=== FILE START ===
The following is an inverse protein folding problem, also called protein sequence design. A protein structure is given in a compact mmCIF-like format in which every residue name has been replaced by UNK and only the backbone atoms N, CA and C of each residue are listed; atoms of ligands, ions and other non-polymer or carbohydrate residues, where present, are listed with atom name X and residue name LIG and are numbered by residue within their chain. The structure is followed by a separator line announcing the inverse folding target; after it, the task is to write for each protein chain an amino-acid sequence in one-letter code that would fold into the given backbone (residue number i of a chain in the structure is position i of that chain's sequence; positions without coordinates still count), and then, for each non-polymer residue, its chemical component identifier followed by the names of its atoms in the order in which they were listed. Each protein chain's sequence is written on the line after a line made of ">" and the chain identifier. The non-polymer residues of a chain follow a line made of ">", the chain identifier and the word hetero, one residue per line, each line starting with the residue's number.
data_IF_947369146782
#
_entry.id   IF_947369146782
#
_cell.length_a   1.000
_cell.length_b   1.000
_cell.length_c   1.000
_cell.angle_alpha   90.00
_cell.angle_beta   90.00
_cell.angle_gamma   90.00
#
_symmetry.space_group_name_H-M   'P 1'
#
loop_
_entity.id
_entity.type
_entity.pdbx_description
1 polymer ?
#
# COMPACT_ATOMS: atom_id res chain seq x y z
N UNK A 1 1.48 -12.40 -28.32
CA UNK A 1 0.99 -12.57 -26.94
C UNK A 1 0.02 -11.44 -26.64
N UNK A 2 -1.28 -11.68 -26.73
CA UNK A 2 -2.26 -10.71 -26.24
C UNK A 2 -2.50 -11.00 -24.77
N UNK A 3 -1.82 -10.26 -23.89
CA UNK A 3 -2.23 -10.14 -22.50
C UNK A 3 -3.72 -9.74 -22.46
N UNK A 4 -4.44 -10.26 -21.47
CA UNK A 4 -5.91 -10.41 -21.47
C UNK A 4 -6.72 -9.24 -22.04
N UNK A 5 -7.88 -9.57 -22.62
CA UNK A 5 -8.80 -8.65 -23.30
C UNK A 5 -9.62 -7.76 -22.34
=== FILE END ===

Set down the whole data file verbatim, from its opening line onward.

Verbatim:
The following is an inverse protein folding problem, also called protein sequence design. A protein structure is given in a compact mmCIF-like format in which every residue name has been replaced by UNK and only the backbone atoms N, CA and C of each residue are listed; atoms of ligands, ions and other non-polymer or carbohydrate residues, where present, are listed with atom name X and residue name LIG and are numbered by residue within their chain. The structure is followed by a separator line announcing the inverse folding target; after it, the task is to write for each protein chain an amino-acid sequence in one-letter code that would fold into the given backbone (residue number i of a chain in the structure is position i of that chain's sequence; positions without coordinates still count), and then, for each non-polymer residue, its chemical component identifier followed by the names of its atoms in the order in which they were listed. Each protein chain's sequence is written on the line after a line made of ">" and the chain identifier. The non-polymer residues of a chain follow a line made of ">", the chain identifier and the word hetero, one residue per line, each line starting with the residue's number.
data_IF_947369146782
#
_entry.id   IF_947369146782
#
_cell.length_a   1.000
_cell.length_b   1.000
_cell.length_c   1.000
_cell.angle_alpha   90.00
_cell.angle_beta   90.00
_cell.angle_gamma   90.00
#
_symmetry.space_group_name_H-M   'P 1'
#
loop_
_entity.id
_entity.type
_entity.pdbx_description
1 polymer ?
#
# COMPACT_ATOMS: atom_id res chain seq x y z
N UNK A 1 1.48 -12.40 -28.32
CA UNK A 1 0.99 -12.57 -26.94
C UNK A 1 0.02 -11.44 -26.64
N UNK A 2 -1.28 -11.68 -26.73
CA UNK A 2 -2.26 -10.71 -26.24
C UNK A 2 -2.50 -11.00 -24.77
N UNK A 3 -1.82 -10.26 -23.89
CA UNK A 3 -2.23 -10.14 -22.50
C UNK A 3 -3.72 -9.74 -22.46
N UNK A 4 -4.44 -10.26 -21.47
CA UNK A 4 -5.91 -10.41 -21.47
C UNK A 4 -6.72 -9.24 -22.04
N UNK A 5 -7.88 -9.57 -22.62
CA UNK A 5 -8.80 -8.65 -23.30
C UNK A 5 -9.62 -7.76 -22.34